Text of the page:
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Stay up to date with the Bumblebee Conservation Trust’s latest news and happenings right here.

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‘UK Government failing in ambition to be the greenest ever’, says report

The Coalition Government is failing on its own commitments to Britain’s natural environment: that’s the public’s view from a survey organised by Wildlife and Countryside Link (Link), a coalition of 39 leading environmental charities.

Of those surveyed, less than a quarter (23%) think the Government is doing enough to protect our landscapes and wildlife – on land and at sea.

The poll also finds that 84% of people think that the natural environment boosts their quality of life, with 81% wanting to see the natural environment and its wildlife protected at all costs. Only 17 per cent of people agreed that this is the ‘greenest government ever.’

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New partnership with Mineral Products Association to help bumblebees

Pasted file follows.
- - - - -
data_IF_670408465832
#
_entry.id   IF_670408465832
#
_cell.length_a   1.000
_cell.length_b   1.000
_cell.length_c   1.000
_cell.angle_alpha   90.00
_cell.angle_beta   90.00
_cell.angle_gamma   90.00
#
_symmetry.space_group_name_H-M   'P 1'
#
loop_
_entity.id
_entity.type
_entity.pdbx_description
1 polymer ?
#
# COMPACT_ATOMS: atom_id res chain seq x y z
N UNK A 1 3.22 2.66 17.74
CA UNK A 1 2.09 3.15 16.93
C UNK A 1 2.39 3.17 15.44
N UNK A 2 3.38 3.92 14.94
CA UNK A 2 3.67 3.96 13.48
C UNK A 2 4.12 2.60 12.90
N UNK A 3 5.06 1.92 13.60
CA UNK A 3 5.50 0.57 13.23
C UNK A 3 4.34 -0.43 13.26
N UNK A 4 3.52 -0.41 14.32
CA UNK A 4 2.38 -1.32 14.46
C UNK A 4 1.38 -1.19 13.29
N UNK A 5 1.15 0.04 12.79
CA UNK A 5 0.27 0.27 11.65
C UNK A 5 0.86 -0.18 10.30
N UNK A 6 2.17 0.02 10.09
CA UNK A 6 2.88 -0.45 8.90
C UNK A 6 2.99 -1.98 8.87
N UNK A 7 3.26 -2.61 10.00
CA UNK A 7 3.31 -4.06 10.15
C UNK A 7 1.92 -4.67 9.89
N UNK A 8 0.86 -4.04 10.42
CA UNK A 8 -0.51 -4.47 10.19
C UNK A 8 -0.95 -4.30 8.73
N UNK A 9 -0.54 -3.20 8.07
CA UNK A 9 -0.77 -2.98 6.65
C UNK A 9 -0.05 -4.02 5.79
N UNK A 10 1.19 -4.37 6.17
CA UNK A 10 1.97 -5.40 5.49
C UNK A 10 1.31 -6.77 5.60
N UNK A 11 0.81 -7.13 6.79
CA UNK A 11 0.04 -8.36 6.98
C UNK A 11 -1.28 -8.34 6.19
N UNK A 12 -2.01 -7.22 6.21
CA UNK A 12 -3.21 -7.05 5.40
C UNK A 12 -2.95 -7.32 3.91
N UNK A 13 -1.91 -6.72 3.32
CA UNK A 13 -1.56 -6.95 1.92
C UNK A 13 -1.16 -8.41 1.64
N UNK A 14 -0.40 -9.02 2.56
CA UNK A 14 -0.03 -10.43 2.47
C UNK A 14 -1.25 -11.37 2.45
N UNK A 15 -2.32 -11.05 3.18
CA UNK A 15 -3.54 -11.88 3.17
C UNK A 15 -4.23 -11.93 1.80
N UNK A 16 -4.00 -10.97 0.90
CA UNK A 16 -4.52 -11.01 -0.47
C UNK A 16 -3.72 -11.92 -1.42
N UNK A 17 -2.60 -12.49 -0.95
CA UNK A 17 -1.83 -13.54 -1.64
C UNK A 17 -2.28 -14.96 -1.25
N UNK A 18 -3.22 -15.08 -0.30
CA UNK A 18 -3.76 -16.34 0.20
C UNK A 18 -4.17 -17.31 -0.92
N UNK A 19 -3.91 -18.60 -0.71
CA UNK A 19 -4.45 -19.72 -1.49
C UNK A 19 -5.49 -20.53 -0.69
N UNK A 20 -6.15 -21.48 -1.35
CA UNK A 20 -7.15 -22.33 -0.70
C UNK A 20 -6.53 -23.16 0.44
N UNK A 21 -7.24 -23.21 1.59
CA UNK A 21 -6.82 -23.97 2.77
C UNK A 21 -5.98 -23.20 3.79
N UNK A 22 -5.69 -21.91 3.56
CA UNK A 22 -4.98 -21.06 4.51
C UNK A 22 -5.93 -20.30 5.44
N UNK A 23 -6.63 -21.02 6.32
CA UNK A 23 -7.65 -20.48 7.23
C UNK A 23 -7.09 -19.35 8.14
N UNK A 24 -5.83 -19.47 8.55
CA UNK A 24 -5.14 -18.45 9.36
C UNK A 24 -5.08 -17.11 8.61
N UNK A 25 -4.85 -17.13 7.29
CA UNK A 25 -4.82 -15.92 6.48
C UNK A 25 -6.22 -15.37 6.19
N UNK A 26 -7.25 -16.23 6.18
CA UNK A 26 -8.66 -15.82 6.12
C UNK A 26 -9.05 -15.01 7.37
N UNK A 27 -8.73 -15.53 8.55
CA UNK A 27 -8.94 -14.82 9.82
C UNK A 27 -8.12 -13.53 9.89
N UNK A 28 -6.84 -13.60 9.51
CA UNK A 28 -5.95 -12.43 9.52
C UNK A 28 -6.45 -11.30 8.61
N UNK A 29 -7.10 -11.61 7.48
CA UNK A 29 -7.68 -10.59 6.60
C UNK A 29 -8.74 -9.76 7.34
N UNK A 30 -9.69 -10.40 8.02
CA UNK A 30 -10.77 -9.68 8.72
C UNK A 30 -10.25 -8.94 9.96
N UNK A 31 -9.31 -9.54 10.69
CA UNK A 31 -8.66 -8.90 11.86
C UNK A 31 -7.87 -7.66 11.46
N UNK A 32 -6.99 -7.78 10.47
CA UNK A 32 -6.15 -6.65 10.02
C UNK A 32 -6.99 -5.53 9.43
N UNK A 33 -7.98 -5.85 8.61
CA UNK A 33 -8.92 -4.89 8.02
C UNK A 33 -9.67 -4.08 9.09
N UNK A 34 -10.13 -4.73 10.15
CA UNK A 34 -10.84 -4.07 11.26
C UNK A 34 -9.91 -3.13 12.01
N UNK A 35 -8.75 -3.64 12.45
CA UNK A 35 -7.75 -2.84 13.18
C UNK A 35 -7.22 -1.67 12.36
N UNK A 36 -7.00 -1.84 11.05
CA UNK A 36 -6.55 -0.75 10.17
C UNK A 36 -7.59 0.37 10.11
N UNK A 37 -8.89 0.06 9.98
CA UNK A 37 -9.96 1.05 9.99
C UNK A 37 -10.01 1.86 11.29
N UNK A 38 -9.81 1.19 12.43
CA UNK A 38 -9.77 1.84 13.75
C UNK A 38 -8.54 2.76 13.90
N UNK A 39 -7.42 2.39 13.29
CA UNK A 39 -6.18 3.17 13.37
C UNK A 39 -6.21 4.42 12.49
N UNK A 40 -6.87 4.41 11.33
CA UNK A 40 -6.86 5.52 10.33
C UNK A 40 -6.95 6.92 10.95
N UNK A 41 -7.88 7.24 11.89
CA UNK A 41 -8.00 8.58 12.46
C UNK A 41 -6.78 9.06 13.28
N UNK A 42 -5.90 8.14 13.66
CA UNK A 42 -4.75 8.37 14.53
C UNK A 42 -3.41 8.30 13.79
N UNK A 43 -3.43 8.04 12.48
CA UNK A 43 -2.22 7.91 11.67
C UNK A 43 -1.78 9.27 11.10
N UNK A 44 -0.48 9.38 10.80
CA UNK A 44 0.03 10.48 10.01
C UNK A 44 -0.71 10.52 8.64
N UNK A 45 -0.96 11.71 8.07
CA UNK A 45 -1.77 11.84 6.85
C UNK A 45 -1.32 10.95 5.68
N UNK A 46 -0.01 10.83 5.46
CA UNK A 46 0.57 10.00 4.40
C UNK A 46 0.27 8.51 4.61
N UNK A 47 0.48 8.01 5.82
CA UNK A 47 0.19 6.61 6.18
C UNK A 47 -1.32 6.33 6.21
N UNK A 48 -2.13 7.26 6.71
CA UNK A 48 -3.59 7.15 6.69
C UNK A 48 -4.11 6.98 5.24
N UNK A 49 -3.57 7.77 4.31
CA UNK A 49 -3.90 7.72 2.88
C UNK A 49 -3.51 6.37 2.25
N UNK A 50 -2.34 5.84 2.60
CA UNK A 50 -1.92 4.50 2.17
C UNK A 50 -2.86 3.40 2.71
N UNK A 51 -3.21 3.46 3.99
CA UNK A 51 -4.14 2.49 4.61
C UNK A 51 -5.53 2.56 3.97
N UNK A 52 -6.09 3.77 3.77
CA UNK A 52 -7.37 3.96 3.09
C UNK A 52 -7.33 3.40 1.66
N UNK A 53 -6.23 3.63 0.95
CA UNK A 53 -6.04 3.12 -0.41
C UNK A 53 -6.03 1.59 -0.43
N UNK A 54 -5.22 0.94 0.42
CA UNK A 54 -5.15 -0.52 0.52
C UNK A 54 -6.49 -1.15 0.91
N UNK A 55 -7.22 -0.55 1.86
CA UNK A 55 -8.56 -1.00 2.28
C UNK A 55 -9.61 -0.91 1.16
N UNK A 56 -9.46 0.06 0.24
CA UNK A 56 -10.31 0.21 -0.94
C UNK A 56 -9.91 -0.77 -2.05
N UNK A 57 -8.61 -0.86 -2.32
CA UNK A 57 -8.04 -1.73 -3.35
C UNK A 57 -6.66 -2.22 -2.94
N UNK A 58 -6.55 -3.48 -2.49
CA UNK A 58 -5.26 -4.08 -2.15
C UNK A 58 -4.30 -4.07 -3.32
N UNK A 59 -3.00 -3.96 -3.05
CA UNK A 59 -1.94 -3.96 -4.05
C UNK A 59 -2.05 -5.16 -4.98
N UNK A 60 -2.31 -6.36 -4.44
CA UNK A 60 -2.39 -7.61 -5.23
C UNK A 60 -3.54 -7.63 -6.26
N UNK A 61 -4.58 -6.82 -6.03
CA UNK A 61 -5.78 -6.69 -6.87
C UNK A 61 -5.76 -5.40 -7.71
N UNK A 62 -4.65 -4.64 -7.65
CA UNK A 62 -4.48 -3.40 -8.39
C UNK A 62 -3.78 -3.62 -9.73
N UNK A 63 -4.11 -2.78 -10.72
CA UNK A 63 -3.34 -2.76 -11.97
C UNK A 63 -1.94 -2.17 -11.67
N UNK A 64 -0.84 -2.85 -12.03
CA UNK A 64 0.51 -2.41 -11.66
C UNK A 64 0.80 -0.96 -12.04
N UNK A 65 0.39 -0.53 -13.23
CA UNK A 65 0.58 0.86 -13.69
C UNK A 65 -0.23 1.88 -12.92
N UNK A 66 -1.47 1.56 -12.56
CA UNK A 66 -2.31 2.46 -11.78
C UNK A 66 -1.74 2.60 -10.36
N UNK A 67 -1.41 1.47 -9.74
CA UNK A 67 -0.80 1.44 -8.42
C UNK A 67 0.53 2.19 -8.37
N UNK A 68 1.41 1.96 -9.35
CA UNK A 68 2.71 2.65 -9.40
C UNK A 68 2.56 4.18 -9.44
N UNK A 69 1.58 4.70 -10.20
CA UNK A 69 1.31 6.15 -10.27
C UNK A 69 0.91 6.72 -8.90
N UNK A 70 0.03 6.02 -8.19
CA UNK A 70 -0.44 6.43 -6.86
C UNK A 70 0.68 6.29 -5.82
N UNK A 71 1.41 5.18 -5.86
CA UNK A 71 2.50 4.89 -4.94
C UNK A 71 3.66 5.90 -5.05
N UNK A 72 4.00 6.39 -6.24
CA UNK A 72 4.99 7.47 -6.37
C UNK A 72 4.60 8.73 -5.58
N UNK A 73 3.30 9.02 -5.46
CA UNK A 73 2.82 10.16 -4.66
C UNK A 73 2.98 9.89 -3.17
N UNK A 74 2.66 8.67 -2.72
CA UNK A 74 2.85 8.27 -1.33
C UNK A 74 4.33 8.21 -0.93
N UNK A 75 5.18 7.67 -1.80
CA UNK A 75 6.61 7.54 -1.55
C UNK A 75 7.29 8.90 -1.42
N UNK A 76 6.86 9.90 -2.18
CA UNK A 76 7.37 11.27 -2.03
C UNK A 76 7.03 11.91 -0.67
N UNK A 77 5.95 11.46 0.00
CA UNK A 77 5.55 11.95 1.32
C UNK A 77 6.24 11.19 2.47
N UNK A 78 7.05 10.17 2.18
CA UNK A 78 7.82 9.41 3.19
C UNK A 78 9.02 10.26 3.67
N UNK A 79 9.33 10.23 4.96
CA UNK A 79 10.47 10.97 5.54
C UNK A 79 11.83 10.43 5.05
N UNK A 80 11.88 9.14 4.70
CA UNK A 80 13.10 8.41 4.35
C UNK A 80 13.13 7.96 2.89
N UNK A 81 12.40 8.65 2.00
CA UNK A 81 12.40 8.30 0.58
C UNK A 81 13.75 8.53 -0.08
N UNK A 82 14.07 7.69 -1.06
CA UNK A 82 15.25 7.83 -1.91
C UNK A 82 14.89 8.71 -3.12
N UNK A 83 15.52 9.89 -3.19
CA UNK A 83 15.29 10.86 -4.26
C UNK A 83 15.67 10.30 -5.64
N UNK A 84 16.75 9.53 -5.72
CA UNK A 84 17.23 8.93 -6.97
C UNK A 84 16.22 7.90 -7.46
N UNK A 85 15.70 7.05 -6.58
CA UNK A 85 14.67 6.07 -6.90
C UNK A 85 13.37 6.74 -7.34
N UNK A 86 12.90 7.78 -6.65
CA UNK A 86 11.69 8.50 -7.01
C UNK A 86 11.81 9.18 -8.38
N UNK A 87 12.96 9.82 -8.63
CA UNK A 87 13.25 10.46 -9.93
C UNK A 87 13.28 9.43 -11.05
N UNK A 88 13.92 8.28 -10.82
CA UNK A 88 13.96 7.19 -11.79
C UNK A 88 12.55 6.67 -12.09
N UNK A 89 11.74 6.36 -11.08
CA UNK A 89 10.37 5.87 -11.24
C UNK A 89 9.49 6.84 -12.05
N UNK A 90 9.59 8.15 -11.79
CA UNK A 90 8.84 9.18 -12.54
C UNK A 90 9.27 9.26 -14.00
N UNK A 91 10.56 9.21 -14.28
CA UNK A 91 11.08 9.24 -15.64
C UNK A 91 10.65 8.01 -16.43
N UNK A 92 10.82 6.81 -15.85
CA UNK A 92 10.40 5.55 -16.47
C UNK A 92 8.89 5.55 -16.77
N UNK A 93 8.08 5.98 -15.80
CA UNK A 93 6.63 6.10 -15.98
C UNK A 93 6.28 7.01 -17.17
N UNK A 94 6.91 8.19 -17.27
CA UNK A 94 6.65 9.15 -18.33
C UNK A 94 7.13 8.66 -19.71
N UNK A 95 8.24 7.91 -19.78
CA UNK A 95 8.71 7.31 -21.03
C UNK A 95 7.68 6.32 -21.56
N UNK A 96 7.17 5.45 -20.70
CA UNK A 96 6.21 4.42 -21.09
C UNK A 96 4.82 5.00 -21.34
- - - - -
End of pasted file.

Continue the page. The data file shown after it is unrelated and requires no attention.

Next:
The MPA and Bumblebee Conservation Trust have established an exciting new partnership to help conserve bees and help them thrive.  A new Memorandum of Understanding between the organisations will be the basis of partnership working that will include facilitating access to quarry sites for monitoring, advising and educating quarry staff on measures that help bees including creation of suitable habitat, and training quarry staff to recognise and survey their sites for bees.

Nigel Jackson, Chief Executive MPA, said:  “MPA members have a long legacy of high quality restoration and are uniquely placed to protect and enhance biodiversity and help arrest the decline of rare and threatened species and habitats. This partnership will enable the industry to help do what we can for bees which are under threat and play a crucial part in maintaining ecosystem services.” more...

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EFSA public consultation response

The Bumblebee Conservation Trust (the Trust) was pleased to have the opportunity to comment on the European Food Safety Authority's (EFSA) public consultation on the Risk Assessment of Plant Protection Products on bees (Apis mellifera, Bombus spp. and solitary bees).

The Trust welcomed the Terms of Reference which began to address previous serious inadequacies in risk assessment. Notably, the Terms of Reference required impacts on bumblebees and solitary bees to be assessed, in addition to impacts on honeybees. It was also a requirement that assessments determined long-term, sub-lethal and synergistic effects.

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